Just like it's sister bar, Dr Morse, across the road; Bodriggy draws it's name from the building it is housed in. Before even Bruno's LPG conversion shop the building had housed an old stonemason's villa named Bodriggy. Like many of the buildings in the Collingwood/Abbotsford/Fitzroy area the name is adorned on the stonework of the building. It's still there today & the name stuck!

The brewpub is as spectacular as it is huge! They've licensed for 425 people, which would make it one of the largest brewery tasting rooms in Victoria. They've spared no expense with the fitout. It's one of those places where you could find new details every time you visit. There is greenery all around with full grown trees in the brewery!

As you walk through the large glass door you can immediately see through the warehouse to the stainless steel at the back of the brewery, behind another wall of glass. The majority of the brewery is wood lined, although there is still the exposed steel & brick you'd expect in Abbotsford. I particularly like the darker corner of the brewery complete with leather booths & brass light fittings. There's a mixture of table sizes, ranging from large group friendly tables to small tables suited to couples.

Food is not an afterthought at Bodriggy. They've hired John Dominguez as head chef, he's got quite a reputation having worked at Monte Carlo, Noma & Dinner by Heston to name but a few. He was born in Mexico before following his now wife to Melbourne & is drawing on his cultural upbringing to pump out some incredible Latin fare. His fish taco, which comprises smoked swordfish stuffed inside a giant jalapeno, is one of the best things I've eaten this year!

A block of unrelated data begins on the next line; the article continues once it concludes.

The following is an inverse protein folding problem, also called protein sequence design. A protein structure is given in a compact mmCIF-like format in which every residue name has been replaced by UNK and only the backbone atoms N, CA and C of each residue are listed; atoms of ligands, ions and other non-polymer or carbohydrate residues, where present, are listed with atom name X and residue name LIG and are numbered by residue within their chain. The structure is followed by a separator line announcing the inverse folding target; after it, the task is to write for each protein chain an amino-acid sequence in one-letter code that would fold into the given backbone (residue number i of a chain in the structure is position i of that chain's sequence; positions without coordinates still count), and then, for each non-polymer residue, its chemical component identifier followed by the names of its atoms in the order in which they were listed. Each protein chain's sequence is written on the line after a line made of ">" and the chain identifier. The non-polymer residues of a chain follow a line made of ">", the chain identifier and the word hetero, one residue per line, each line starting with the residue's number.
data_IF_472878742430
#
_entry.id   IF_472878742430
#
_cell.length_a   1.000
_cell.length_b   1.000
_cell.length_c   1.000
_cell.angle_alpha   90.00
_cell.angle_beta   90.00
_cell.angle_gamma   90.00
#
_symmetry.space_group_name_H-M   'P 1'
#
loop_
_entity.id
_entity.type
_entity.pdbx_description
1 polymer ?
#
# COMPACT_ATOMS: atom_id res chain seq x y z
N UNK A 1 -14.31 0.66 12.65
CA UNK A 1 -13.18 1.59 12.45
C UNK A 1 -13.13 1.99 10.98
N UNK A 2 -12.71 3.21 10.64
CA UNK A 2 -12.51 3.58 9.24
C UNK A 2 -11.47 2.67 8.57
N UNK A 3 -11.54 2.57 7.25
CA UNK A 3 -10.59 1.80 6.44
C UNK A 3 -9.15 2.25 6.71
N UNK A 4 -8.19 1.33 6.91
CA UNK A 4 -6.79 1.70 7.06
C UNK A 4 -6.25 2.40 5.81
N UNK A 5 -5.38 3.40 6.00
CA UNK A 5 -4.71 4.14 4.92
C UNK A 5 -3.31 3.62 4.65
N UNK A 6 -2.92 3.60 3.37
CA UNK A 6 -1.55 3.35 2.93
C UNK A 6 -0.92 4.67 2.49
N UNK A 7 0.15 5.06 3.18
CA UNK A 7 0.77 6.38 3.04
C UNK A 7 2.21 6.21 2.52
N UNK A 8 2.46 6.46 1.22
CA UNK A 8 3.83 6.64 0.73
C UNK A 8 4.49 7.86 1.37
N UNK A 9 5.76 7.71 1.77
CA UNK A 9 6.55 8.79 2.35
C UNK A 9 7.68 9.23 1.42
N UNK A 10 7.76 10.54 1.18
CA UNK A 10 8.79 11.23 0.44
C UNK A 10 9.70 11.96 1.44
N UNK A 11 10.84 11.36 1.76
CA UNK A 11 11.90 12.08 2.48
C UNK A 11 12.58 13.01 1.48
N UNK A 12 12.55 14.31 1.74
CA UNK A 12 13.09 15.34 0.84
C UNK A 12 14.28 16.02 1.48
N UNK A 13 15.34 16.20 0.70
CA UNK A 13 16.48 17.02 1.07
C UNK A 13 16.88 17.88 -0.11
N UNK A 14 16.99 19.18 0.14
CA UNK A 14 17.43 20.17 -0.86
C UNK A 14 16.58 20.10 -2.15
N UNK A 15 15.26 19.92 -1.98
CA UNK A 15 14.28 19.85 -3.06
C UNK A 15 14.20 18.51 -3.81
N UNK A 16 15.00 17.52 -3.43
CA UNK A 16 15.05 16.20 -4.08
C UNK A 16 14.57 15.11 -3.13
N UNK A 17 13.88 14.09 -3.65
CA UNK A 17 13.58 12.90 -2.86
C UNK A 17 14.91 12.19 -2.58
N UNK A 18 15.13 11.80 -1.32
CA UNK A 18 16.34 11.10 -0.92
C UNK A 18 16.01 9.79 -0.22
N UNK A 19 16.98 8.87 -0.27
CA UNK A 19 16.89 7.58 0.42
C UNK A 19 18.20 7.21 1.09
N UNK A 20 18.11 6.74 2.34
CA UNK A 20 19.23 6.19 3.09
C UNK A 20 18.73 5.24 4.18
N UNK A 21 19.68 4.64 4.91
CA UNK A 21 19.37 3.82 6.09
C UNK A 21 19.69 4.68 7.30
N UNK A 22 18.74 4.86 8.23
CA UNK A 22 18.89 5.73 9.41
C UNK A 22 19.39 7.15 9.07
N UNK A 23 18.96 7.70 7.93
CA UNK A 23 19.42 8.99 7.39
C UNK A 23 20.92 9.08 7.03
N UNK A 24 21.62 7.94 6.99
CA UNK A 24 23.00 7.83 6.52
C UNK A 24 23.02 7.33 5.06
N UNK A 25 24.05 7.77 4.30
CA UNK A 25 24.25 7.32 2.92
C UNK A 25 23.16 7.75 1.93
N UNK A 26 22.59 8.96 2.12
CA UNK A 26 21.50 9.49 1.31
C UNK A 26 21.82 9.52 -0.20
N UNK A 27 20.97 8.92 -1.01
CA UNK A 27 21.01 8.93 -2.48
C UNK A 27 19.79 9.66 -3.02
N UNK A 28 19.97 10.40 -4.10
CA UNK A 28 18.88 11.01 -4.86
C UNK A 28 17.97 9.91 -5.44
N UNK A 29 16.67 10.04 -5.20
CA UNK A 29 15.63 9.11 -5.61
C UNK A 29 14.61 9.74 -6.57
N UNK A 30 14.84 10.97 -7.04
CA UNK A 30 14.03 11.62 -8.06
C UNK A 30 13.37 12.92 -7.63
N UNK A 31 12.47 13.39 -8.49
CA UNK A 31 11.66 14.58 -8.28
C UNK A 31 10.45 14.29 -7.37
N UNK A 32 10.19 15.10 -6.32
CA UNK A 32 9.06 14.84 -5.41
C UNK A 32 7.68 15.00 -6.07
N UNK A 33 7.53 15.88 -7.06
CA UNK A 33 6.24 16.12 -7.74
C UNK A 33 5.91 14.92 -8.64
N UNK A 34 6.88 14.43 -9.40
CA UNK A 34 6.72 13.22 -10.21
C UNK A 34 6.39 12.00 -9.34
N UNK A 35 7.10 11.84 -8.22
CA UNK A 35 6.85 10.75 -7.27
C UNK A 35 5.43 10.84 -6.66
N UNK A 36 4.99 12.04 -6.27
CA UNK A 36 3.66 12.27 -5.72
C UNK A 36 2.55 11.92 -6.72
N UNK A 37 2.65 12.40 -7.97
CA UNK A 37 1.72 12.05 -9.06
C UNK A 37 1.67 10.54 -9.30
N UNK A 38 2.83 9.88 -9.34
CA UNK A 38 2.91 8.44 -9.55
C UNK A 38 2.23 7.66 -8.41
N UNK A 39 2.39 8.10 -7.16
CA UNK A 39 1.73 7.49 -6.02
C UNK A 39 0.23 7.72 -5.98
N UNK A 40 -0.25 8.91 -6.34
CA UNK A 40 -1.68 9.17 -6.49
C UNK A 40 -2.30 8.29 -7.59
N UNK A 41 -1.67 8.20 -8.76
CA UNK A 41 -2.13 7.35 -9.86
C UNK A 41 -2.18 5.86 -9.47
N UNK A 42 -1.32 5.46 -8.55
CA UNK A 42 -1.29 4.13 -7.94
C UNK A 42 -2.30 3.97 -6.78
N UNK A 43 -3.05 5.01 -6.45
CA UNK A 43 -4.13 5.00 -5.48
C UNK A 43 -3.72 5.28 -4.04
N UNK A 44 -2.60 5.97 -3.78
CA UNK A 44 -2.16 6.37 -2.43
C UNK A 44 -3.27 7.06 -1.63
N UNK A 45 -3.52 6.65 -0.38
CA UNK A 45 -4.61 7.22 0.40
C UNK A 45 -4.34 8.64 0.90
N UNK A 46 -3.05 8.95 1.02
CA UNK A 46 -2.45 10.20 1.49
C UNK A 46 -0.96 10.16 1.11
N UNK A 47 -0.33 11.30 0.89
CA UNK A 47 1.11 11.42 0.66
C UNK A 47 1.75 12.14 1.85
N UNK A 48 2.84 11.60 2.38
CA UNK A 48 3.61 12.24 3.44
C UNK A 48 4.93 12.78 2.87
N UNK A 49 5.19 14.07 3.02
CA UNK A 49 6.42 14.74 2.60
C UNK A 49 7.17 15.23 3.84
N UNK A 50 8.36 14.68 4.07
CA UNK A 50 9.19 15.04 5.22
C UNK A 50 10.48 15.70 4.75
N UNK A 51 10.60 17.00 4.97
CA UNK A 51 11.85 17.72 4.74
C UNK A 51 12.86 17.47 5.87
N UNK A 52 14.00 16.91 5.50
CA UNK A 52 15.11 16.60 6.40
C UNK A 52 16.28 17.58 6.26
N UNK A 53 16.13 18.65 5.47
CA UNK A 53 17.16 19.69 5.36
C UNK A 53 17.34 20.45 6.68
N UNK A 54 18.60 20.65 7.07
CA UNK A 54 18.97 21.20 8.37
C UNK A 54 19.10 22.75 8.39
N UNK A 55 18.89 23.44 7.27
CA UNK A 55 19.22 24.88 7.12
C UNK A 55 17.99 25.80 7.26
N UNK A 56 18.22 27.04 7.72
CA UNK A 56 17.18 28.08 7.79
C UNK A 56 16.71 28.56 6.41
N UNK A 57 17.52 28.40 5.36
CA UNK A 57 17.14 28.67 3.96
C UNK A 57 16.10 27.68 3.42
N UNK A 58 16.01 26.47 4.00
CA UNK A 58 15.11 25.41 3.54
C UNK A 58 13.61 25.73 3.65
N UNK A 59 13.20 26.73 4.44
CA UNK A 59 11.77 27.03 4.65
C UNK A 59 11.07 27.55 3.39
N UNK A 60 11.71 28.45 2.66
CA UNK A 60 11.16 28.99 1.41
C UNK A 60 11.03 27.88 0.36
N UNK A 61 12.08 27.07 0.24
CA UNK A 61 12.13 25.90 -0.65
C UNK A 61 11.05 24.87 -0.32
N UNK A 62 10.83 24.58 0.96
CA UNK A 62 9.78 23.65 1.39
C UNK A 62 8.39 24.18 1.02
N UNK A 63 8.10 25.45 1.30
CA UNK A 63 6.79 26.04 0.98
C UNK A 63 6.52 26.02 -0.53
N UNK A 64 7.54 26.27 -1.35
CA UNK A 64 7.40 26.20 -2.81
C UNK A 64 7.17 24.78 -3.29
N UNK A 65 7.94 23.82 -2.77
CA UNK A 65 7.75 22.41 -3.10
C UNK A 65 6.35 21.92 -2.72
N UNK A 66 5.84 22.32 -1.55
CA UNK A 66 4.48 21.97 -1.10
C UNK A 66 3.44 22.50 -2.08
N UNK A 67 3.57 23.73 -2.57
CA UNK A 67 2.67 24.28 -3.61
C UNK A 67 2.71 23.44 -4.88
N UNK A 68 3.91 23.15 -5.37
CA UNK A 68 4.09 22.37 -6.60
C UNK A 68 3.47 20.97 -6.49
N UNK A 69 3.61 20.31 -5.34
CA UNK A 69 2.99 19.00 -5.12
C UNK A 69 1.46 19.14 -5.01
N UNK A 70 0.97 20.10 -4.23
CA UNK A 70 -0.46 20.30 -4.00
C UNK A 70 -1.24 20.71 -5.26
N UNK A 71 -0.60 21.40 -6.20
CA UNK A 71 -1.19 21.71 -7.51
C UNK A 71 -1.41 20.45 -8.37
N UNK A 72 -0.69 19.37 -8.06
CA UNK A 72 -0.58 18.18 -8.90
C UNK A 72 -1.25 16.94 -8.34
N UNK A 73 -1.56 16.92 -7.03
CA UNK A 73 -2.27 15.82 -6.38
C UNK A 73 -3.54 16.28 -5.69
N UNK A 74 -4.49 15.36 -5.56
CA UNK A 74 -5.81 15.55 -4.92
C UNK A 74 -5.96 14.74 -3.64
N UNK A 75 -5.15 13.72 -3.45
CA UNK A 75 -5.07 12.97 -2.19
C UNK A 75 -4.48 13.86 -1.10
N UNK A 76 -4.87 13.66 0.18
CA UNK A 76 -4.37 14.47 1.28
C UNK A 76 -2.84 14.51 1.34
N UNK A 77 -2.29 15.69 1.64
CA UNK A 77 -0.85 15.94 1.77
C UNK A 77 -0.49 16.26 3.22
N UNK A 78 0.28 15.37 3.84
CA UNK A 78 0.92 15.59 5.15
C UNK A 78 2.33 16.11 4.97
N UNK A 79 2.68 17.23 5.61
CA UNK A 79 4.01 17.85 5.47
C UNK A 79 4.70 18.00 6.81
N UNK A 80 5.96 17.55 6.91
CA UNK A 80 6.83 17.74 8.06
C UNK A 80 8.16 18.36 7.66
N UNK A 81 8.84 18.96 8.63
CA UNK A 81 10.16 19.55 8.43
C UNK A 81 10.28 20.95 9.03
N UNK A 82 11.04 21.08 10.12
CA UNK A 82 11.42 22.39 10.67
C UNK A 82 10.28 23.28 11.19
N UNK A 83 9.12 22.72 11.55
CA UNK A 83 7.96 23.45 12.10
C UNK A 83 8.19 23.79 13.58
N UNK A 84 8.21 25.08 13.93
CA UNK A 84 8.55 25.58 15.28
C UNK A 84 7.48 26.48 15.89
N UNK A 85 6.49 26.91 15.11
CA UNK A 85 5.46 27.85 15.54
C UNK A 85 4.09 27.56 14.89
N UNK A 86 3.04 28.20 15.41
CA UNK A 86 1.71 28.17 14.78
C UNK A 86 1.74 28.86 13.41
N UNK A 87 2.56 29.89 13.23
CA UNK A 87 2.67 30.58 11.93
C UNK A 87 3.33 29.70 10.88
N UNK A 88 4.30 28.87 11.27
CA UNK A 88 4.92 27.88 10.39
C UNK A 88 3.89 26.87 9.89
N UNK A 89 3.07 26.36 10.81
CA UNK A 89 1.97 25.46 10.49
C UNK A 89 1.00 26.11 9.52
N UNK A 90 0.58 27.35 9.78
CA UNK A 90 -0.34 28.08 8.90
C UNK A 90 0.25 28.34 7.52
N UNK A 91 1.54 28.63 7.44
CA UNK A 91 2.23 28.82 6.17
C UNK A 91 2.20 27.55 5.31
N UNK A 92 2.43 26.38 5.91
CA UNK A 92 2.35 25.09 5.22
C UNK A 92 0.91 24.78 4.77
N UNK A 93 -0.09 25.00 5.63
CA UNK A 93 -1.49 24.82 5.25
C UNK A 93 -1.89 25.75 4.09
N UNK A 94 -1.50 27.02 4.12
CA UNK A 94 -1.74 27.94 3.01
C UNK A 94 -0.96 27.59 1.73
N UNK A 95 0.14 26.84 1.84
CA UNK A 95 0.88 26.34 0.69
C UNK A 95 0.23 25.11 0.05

I'm reviewing their new Dayspring, it's a Kveik IPA which is packed with Azzaca & Idaho 7. It's the most Azzaca forward beer I've ever had! There is so much pineapple in this beer alongside orange juice, passionfruit & stone fruit notes. It's dangerously easy drinking factoring in its 7.1% ABV. Given the obvious turn around advantages of Kveik beers I wouldn't be surprised to see this one stick around.